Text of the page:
With very little in terms of spoken dialogue, the movie relies on its clever mixture of digital video, screen capture, and 16mm film to drive the narrative. Washed out 16mm segments are overdubbed with raucous electronic remixes of the Kingdom Hearts soundtrack. At other points, footage of Vana’diel landscapes or vehicles are overlaid onto Vancouver’s rolling mountains, sky trains, or airplanes. Without giving too much away about the film’s story and its arsenal of filmmaking tricks, the movie’s mastery of these formal techniques is what results in such an accurate representation of the complex feelings of loneliness, joy, and ennui that inform many long-distance, digitally focussed relationships.
That being said, s01e03’s elliptical narrative is by no means unimportant to the overarching theme of the movie. The various chat logs, emails, and text threads that make up the bulk of the film’s narrative spell out in very clear language their characters’ thoughts and motivations. What isn’t important, however, is trying to keep track of who exactly is speaking to who. As soon as it seems the stories of Gavilan, Shuqiii, and mypretzel begin to dip into the personal lives of their players, the movie flips perspectives so as to leave the viewer slightly in the dark in terms of who is actually speaking. There could be one love triangle story being told here, or multiple, simultaneous explorations of long-distance friendships.
“The movie is called S01E03 because it is loosely inspired by the televised tradition of exploring relationships over an expansive duration of time,” according to the film’s Indiegogo page. “…it’s only an excerpt: the sole episode plucked from the middle of a television series which otherwise does not exist.”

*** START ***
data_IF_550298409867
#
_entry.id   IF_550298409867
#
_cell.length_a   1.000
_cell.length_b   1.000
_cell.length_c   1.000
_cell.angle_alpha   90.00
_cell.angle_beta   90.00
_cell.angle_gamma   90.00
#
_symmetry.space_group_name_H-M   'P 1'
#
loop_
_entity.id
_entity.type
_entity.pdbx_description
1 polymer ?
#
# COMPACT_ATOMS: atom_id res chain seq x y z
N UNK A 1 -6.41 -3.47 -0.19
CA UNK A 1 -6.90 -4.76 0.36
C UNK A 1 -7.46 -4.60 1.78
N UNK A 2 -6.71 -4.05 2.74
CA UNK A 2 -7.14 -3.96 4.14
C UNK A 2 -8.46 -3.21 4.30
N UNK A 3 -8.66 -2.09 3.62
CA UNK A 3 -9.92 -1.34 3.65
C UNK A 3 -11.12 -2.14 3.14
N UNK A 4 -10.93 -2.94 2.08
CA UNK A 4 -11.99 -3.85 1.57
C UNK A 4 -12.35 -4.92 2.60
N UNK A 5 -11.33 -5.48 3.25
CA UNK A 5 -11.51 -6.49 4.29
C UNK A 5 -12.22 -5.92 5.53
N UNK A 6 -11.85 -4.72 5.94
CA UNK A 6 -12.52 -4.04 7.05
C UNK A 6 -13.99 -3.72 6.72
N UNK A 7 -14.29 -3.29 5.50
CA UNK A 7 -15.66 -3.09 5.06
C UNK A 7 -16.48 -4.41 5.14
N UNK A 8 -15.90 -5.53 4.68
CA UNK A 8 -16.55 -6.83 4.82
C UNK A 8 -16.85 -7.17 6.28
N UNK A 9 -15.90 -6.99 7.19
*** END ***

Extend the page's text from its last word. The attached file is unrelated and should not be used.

This is a film about building and maintaining strong bonds with others via digital avenues, and it includes all the awkward and stressful aspects of those connections too, not just the beautiful ones. I’ve yet to see another piece of media that so effectively expresses the inner turmoil and emotional poignancy of instant text communication the way s01e03 does – though some honorable mentions come strikingly close. If you’ve ever become pen-pals with a stranger from an online forum, made friends with like-minded mutuals on Tumblr, or been part of a clan of players in a MMORPG, s01e03 will likely recall those experiences for you.
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Images that Bring People Together
Distributed for free by avant-garde film distribution studio Kinet Media, s01e03’s credit roll disclaimer states that “This is a non-commercial, uncopyrighted movie made for and amongst friends and new friends.”
In 2020, as weeks of isolation have turned to months, most of the world has come to accept the reality of our situation. In this time of alternating extreme boredom and paranoia, s01e03 felt like a hug from a close friend. As one of the film’s chat logs so eloquently states: “the only images worth anything now are the ones that bring people together.” This is a film not only for Walker’s friends, but yours and mine as well.
Humanity has often found itself teetering on the brink of despair — this tumultuous year is just the most recent instance. But that is why it is so important for art like s01e03 to exist. Art like this doesn’t just entertain, it instills hope. It reminds us that we’ll always be connected, no matter how far apart.